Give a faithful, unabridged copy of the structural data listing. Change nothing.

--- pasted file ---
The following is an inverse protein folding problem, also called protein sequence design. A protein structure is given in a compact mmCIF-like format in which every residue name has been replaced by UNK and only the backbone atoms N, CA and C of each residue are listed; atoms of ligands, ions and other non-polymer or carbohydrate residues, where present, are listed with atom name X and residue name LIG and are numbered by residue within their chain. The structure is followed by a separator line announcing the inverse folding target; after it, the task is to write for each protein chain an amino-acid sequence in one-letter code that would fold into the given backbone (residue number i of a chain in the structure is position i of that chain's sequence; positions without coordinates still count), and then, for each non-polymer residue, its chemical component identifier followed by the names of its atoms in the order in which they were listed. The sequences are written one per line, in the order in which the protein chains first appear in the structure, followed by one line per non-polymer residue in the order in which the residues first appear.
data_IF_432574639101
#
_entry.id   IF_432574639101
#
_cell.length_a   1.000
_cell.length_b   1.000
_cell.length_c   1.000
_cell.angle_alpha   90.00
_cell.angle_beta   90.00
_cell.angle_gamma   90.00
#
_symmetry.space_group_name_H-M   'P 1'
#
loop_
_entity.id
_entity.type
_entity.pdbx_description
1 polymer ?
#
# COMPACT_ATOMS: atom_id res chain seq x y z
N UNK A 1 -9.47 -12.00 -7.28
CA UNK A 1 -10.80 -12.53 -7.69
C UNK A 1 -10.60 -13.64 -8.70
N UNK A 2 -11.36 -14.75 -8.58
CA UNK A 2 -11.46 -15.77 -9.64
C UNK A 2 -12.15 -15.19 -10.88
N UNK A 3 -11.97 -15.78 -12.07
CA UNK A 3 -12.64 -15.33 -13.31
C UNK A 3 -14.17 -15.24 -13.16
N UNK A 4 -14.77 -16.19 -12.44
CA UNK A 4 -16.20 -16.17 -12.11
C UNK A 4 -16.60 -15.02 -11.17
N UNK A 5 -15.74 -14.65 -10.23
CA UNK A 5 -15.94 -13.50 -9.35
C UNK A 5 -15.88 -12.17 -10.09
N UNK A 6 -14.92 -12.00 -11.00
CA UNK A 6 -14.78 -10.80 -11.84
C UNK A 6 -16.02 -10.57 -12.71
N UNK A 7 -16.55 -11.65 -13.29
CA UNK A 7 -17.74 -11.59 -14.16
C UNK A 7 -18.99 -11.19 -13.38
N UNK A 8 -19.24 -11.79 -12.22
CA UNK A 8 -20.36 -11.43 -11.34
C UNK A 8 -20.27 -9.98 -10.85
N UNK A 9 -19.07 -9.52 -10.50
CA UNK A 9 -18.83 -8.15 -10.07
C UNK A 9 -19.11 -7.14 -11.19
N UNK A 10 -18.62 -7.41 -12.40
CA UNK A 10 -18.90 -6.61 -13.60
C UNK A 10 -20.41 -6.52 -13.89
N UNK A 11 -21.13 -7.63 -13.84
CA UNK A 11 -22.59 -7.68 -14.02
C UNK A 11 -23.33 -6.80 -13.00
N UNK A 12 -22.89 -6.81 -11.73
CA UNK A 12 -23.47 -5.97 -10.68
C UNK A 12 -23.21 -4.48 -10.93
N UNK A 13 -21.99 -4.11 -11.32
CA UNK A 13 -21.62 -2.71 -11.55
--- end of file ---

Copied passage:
The following is an inverse protein folding problem, also called protein sequence design. A protein structure is given in a compact mmCIF-like format in which every residue name has been replaced by UNK and only the backbone atoms N, CA and C of each residue are listed; atoms of ligands, ions and other non-polymer or carbohydrate residues, where present, are listed with atom name X and residue name LIG and are numbered by residue within their chain. The structure is followed by a separator line announcing the inverse folding target; after it, the task is to write for each protein chain an amino-acid sequence in one-letter code that would fold into the given backbone (residue number i of a chain in the structure is position i of that chain's sequence; positions without coordinates still count), and then, for each non-polymer residue, its chemical component identifier followed by the names of its atoms in the order in which they were listed. The sequences are written one per line, in the order in which the protein chains first appear in the structure, followed by one line per non-polymer residue in the order in which the residues first appear.
data_IF_432574639101
#
_entry.id   IF_432574639101
#
_cell.length_a   1.000
_cell.length_b   1.000
_cell.length_c   1.000
_cell.angle_alpha   90.00
_cell.angle_beta   90.00
_cell.angle_gamma   90.00
#
_symmetry.space_group_name_H-M   'P 1'
#
loop_
_entity.id
_entity.type
_entity.pdbx_description
1 polymer ?
#
# COMPACT_ATOMS: atom_id res chain seq x y z
N UNK A 1 -9.47 -12.00 -7.28
CA UNK A 1 -10.80 -12.53 -7.69
C UNK A 1 -10.60 -13.64 -8.70
N UNK A 2 -11.36 -14.75 -8.58
CA UNK A 2 -11.46 -15.77 -9.64
C UNK A 2 -12.15 -15.19 -10.88
N UNK A 3 -11.97 -15.78 -12.07
CA UNK A 3 -12.64 -15.33 -13.31
C UNK A 3 -14.17 -15.24 -13.16
N UNK A 4 -14.77 -16.19 -12.44
CA UNK A 4 -16.20 -16.17 -12.11
C UNK A 4 -16.60 -15.02 -11.17
N UNK A 5 -15.74 -14.65 -10.23
CA UNK A 5 -15.94 -13.50 -9.35
C UNK A 5 -15.88 -12.17 -10.09
N UNK A 6 -14.92 -12.00 -11.00
CA UNK A 6 -14.78 -10.80 -11.84
C UNK A 6 -16.02 -10.57 -12.71
N UNK A 7 -16.55 -11.65 -13.29
CA UNK A 7 -17.74 -11.59 -14.16
C UNK A 7 -18.99 -11.19 -13.38
N UNK A 8 -19.24 -11.79 -12.22
CA UNK A 8 -20.36 -11.43 -11.34
C UNK A 8 -20.27 -9.98 -10.85
N UNK A 9 -19.07 -9.52 -10.50
CA UNK A 9 -18.83 -8.15 -10.07
C UNK A 9 -19.11 -7.14 -11.19
N UNK A 10 -18.62 -7.41 -12.40
CA UNK A 10 -18.90 -6.61 -13.60
C UNK A 10 -20.41 -6.52 -13.89
N UNK A 11 -21.13 -7.63 -13.84
CA UNK A 11 -22.59 -7.68 -14.02
C UNK A 11 -23.33 -6.80 -13.00
N UNK A 12 -22.89 -6.81 -11.73
CA UNK A 12 -23.47 -5.97 -10.68
C UNK A 12 -23.21 -4.48 -10.93
N UNK A 13 -21.99 -4.11 -11.32
CA UNK A 13 -21.62 -2.71 -11.55